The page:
Patellar Luxation (Loose Knees) in the
Cavalier King Charles Spaniel

Cavalier King Charles spaniels may suffer from a recurring hereditary condition which causes luxating patellas -- loose knee caps -- due to conformational defects (see below). The disorder is believed to affect as many as 20% of cavaliers, therefore the breed is considered to be "at high risk".

What It Is

The patella is the dog's knee cap. It should be located in its groove in the center of the stifle (knee joint) of the femur (upper leg bone). A luxating patella is a knee cap that moves out of its groove. It also may be called a floating kneecap. Genetic conditions which cause patellar luxation are a shallow groove, weak ligaments, and misalignment of the muscles and ligaments between the femur, patella, and tibia (lower leg bone).

There are three types of patella luxation: medial (the inner side), lateral (the outer side), and bidirectional (both sides). Medial luxation is the most common form in cavaliers and other small breeds, with bidirectional being second most common. Lateral luxation is more common among larger breeds. A comparison between a normal knee (left) and a medial luxated knee (right) is below. Click on the image to see an enlarged version.

In some cases of this disorder, there are no symptoms and therefore pose no physical problem. These cases are called "occult" conditions. In others, the symptoms are apparent. These cases are referred to as "clinical". In these clinical cases, if the condition is not corrected, it may degenerate: the patella's ridges will wear, its groove will become shallower, and the cavalier will become progressively more lame. Arthritis will prematurely affect the joint, causing a permanently swollen knee with poor mobility.

Patella Comparison


Possible Cause

It is generally accepted that luxating patellas are an hereditary condition in the CKCS and some other canine breeds. In veterinary research studies, the disorder has been associated with an hereditary lack of sufficient, normal collagen fibers in the dogs' ligaments and tendons. Ehlers-Danlos syndrome (EDS) is an hereditary connective tissue disease in which the skin is easily torn and there is excessive laxity in the ligaments of joints connecting the dogs' bones, such as the ligaments between the patella and the femor.

In a July 2018 article in which nine dogs (none were cavaliers) with patellar luxation were studied with five normal dogs as the control group. The researchers concluded that patellar luxation in dogs is associated with collagen fiber abnormalities similar to those observed in humans with EDS. See also this 1987 study of a CKCS-mix dog with a similar diagnosis of EDS, although luxaing patellas were not reported among the indications.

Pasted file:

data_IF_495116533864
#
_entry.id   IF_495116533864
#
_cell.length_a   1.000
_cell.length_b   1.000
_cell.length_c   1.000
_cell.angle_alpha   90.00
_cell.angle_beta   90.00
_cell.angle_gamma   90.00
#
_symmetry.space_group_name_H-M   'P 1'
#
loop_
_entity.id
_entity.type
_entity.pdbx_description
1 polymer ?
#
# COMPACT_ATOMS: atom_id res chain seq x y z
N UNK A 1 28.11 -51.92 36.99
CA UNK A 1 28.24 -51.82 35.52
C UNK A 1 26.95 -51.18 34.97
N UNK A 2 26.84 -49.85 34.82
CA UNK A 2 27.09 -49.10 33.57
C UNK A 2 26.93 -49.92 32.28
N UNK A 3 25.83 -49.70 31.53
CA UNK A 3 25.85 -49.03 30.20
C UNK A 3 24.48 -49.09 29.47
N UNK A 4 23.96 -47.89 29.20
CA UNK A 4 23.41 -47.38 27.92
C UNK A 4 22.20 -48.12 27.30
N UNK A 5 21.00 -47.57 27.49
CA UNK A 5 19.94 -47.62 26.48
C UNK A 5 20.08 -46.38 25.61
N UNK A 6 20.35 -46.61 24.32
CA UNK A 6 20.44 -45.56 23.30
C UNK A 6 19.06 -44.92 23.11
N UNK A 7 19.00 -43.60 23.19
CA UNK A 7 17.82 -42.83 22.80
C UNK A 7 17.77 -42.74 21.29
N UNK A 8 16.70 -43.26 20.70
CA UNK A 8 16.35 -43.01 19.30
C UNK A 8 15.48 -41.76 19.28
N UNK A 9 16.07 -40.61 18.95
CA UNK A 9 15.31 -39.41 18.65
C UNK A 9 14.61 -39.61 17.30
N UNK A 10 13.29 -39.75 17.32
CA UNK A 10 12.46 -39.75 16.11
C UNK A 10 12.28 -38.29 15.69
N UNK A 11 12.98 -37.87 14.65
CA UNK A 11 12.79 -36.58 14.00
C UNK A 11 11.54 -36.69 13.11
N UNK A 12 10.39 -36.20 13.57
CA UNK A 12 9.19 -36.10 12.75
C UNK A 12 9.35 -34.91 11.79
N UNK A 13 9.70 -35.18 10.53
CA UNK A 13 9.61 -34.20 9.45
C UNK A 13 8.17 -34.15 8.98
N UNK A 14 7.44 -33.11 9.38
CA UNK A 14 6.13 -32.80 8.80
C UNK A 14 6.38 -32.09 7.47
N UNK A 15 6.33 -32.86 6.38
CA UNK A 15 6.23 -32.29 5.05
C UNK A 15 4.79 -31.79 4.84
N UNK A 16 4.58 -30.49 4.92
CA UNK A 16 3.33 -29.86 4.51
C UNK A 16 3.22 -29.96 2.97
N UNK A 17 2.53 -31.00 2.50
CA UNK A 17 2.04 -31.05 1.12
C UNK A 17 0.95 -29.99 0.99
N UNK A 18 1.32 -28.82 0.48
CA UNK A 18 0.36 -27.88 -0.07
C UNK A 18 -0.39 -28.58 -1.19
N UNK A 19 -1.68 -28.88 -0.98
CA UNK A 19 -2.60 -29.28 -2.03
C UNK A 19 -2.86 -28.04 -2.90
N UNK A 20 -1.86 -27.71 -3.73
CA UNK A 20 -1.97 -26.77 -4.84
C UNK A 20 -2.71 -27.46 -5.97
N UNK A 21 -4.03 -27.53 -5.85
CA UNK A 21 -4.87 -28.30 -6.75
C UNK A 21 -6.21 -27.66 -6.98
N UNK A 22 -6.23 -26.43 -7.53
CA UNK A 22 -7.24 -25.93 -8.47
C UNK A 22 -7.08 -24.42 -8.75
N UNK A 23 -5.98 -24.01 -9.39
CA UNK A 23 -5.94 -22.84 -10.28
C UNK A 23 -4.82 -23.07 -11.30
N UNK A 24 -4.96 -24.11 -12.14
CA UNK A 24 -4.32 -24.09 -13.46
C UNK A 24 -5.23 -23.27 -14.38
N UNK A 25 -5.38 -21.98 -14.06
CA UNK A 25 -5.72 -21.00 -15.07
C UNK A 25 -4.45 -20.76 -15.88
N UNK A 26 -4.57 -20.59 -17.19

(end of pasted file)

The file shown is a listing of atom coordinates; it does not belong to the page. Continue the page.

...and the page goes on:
When the loose knee cap pops out of its socket, the dog may hold up its affected hind leg or stretch the leg out or just stop moving and sit down. The dog may also whimper or cry out in pain. Signs vary, and in some cases, the knee cap will re-insert itself, and the dog will move on as if nothing has happened. In other cases, the knee cap will not return spontaneousy, and manual pressure may be required. In the most severe cases, the knee cap will not return despite manual manipulation. See the Grades of Severity below.



X-ray of cavalier's displaced right patellaManipulation: Veterinarians can check for patellar luxation by manipulating it. The dog is examined awake and the veterinarian classifies its degree of luxation. Adult cavaliers should be evaluated annually, and puppies should be examined at 6-8 weeks of age prior to their release to the new owners.

X-ray: X-rays (radiographs) can confirm a displaced patella. The relocation of the patella can be observed in the x-rays as being either towards the center-line of the dog's body (called medial patellar luxation or MPL) or in the opposite direction (called lateral patellar luxation).

In the x-ray image here, the 12-month-old cavalier's right patella, outlined in red, can be seen to be displaced medially (towards the center of the dog's body), when compared with the left patella, which is in its proper location in the center groove of the upper leg bone, the femur.

The Orthopedic Foundation for Animals (OFA) has a diagnosis protocol and registration for examining dogs for patellar luxation.

• Grades of Severity

Grades of Patellar Luxation


-- medications